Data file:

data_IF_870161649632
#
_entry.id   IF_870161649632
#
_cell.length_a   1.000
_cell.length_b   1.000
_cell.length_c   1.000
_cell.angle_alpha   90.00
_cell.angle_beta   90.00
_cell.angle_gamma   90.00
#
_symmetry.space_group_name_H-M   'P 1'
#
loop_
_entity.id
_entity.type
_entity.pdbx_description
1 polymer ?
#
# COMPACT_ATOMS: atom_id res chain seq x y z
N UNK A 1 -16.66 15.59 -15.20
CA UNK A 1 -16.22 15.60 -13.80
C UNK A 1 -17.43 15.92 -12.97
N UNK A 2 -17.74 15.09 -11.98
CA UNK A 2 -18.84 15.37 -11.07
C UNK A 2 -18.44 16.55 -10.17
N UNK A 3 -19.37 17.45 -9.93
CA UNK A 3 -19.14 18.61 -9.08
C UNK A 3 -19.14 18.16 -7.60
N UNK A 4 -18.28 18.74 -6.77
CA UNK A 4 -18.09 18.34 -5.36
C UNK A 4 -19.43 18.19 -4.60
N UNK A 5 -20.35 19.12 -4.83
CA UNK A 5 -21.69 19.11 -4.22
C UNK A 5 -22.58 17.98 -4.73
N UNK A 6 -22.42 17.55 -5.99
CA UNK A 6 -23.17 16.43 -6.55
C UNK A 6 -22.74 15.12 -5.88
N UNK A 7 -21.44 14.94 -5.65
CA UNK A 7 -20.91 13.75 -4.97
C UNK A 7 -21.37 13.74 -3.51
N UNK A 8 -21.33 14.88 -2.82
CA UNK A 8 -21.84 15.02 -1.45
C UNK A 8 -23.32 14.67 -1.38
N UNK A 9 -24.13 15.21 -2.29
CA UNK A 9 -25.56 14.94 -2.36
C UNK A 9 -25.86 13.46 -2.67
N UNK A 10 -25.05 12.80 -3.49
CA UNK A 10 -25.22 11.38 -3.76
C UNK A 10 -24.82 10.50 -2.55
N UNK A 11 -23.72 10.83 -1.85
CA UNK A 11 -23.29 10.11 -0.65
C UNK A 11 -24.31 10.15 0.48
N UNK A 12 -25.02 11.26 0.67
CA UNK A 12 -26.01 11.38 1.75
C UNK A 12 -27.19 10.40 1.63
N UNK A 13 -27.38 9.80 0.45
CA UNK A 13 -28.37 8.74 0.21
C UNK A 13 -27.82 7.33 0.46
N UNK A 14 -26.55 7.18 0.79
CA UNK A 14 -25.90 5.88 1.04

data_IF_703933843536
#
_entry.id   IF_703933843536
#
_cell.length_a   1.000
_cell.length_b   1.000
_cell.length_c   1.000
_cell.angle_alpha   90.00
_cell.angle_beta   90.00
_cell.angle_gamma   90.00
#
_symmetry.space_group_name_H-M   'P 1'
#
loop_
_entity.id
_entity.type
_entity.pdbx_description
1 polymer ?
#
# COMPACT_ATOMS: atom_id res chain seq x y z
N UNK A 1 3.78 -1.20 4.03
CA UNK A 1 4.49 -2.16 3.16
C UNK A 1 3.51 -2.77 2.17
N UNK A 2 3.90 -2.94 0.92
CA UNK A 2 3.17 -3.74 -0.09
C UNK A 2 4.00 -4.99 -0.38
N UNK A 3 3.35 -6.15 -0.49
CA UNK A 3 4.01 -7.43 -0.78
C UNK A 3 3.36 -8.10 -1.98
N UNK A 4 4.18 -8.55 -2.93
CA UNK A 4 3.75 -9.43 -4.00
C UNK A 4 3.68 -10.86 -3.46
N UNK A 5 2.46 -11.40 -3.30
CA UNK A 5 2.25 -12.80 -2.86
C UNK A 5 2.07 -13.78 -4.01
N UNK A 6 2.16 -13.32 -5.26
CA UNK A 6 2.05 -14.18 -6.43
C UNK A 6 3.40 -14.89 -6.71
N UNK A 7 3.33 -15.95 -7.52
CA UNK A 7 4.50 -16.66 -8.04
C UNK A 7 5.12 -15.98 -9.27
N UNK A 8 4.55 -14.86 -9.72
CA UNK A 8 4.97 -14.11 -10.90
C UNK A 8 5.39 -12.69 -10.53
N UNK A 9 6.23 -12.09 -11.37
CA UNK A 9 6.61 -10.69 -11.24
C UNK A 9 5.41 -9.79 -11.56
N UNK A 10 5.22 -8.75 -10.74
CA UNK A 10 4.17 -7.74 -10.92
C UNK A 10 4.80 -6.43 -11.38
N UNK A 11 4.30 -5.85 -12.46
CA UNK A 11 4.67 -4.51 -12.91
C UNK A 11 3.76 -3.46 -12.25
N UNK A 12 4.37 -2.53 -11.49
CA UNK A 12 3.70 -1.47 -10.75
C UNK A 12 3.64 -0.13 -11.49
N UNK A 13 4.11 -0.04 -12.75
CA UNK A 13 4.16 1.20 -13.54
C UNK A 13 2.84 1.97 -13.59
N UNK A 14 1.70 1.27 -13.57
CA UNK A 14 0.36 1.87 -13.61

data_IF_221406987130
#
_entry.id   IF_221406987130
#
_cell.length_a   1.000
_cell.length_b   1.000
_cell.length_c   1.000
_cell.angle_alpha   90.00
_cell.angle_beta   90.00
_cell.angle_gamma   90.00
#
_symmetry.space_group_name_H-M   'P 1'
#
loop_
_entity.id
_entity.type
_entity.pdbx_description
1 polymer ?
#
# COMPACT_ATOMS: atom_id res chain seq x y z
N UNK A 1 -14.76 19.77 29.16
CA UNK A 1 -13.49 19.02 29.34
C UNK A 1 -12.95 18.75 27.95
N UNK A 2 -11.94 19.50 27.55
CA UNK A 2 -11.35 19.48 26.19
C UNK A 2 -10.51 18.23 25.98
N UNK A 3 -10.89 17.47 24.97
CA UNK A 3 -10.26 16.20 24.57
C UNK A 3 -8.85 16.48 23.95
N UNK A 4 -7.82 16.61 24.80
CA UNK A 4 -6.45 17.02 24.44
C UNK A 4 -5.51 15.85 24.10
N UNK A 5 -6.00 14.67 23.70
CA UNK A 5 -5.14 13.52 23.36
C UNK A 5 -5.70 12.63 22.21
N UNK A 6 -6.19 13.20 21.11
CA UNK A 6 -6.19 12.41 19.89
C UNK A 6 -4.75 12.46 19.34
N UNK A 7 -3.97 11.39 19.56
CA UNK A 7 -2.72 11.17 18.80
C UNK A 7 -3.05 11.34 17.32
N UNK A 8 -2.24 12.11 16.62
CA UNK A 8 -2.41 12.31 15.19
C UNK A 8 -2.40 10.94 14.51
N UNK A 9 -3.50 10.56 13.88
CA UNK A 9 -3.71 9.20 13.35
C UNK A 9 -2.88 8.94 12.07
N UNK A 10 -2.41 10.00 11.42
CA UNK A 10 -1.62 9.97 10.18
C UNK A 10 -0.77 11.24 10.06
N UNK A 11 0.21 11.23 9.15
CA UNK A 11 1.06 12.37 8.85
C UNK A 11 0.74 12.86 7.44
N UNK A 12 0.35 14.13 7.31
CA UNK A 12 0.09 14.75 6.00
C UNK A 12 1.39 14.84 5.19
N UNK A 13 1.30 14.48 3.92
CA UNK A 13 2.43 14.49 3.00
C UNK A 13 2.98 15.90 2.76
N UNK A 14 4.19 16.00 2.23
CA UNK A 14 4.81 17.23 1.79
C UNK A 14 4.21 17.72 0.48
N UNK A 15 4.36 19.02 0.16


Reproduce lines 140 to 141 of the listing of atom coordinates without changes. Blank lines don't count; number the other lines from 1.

1 polymer ?
#